Saddlebrook arrangement is unfairPublished 10:06pm Friday, March 14, 2014
To the editor:
Homebuyers at Saddlebrook Estates on Kings Fork Road are being subjected to an outrageous homeowners’ association proposition.
Before city officials approved this subdivision, I believe they required the developer to set aside a portion of the development, ostensibly as an open-space land area for future residents to enjoy as an amenity, pursuant to Suffolk’s Unified Development Ordinance.
But instead of the space being made available to homebuyers and their children to enjoy, the developer’s representative, acting as sole director of the Saddlebrook homeowners’ association since its creation, promptly leased virtually all of the association’s open-space common area to a private corporation.
The subdivision residents’ so-called open space is being used as a private commercial horse farm and riding stable, and nobody but its paying customers can use it. And since the riding stable’s customers are virtually all nonresidents of Saddlebrook, the neighborhood’s many children are now relegated to playing in the streets, instead of having a playground area within Saddlebrook’s supposed common area.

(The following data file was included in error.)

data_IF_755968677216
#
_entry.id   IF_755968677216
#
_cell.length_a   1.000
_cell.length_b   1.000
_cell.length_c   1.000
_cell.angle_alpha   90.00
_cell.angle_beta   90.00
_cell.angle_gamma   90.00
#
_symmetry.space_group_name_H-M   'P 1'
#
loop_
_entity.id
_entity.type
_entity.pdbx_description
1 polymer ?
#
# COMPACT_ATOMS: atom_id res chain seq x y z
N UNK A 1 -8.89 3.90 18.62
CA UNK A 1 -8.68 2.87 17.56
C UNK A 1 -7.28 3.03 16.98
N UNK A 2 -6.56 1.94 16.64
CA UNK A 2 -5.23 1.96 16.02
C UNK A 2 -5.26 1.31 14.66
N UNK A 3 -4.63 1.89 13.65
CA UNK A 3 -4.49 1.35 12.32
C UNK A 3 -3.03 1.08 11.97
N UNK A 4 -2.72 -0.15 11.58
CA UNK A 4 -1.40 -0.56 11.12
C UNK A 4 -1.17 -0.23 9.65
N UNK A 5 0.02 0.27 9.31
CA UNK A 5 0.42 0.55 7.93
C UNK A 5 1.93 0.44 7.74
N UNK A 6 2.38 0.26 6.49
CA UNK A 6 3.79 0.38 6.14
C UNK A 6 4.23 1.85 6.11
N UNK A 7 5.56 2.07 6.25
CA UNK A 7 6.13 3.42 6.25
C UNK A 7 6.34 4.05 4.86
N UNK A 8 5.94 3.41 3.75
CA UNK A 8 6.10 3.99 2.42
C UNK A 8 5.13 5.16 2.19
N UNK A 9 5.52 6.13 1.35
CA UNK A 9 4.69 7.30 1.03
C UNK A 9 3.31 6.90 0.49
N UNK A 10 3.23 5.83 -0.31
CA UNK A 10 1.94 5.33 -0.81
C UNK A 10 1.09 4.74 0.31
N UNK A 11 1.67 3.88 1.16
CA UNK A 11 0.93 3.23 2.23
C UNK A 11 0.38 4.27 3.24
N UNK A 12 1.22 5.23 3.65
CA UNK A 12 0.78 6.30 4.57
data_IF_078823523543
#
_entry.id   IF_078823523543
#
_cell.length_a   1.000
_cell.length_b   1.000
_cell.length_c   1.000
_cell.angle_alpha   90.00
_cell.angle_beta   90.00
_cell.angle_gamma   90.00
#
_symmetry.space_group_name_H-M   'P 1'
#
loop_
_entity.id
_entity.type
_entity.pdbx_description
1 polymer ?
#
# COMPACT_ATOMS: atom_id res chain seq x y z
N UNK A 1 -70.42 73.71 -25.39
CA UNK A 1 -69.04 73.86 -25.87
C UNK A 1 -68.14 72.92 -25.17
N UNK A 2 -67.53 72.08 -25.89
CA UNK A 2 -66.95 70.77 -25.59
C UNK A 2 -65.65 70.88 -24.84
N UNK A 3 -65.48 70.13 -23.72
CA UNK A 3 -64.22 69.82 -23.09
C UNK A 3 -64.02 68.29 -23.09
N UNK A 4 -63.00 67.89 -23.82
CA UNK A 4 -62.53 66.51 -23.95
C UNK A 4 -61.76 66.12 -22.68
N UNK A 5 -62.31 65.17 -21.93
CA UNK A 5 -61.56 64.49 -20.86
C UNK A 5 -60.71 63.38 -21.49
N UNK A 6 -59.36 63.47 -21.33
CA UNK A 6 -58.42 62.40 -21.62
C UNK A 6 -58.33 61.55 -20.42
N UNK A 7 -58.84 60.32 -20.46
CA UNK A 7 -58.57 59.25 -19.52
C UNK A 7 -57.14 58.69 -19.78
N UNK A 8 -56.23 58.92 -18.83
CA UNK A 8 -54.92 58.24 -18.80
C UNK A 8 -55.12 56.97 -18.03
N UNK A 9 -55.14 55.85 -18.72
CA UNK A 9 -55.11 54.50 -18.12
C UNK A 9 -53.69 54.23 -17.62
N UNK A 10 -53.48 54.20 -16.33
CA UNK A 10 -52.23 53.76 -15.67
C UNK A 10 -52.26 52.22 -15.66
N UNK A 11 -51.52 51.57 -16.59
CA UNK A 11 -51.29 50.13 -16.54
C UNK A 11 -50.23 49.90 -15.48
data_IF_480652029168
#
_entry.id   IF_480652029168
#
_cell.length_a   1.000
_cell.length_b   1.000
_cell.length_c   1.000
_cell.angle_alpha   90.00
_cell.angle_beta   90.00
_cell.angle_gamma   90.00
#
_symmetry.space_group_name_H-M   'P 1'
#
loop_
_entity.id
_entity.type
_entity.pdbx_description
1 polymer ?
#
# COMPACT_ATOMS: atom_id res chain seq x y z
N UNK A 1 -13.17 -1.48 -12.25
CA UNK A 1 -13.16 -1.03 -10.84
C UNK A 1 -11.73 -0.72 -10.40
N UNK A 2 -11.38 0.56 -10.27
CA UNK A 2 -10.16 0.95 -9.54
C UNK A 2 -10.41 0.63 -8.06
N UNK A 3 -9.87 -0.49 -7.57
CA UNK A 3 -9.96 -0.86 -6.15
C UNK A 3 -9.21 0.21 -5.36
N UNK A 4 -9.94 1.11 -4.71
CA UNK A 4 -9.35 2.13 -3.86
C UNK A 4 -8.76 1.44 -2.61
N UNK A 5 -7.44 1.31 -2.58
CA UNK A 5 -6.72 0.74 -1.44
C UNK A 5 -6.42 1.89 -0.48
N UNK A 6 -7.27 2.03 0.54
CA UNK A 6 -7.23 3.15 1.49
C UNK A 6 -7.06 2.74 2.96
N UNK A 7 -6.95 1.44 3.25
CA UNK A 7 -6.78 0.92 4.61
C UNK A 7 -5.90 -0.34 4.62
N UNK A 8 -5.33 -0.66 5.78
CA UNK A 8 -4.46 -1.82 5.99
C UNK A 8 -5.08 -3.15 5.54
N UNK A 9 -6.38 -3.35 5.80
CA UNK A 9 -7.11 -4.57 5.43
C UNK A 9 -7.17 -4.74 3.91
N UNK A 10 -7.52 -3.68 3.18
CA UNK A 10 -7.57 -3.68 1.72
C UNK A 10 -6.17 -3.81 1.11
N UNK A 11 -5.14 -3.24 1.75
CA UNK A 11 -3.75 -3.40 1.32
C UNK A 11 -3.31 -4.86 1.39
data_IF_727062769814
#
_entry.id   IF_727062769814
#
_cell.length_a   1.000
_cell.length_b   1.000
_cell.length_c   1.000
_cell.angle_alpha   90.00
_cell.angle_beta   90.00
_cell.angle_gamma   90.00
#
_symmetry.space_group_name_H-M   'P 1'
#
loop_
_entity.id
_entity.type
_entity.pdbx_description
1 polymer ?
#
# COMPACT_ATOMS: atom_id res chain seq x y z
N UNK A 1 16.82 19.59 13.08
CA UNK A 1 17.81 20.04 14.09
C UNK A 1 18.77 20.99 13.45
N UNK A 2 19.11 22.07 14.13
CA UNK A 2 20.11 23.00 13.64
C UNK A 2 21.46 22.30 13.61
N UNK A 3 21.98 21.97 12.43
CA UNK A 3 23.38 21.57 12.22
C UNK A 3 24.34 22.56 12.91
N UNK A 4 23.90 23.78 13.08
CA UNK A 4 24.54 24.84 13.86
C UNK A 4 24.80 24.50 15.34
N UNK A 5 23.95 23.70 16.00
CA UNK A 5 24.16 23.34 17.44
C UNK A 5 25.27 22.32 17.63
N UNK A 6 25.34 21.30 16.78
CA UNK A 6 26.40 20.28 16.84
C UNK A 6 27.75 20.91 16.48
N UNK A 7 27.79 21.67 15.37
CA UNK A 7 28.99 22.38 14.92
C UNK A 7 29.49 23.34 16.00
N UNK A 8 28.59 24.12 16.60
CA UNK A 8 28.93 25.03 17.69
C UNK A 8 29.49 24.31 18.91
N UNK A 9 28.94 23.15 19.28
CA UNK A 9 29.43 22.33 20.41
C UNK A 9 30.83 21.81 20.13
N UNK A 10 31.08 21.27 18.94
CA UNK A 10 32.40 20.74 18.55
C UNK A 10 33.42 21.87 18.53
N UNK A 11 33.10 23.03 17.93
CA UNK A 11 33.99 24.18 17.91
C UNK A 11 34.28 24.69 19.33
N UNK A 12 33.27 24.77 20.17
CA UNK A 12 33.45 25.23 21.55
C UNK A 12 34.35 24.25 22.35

Why would Suffolk’s Planning Department allow Saddlebrook’s open-space common area to be converted to a private business use with no apparent benefit to homebuyers?
Homeowners are required to pay approximately $400 in dues annually per housing unit — now approaching $60,000 per year in total — for the property’s use and maintenance, but members can’t actually use their common land and farmhouse.
The City Council, the planning department and the Planning Commission should take a closer look at Suffolk’s subdivision approval policies to assure they really benefit residents.
To make matters even worse, the city recently advertised the association’s common-area property as being up for judicial sale, because the lessee allegedly owes past-due property taxes.
How can the developer legally remain in sole control of “our” homeowners’ association eight years after residents began moving into this development?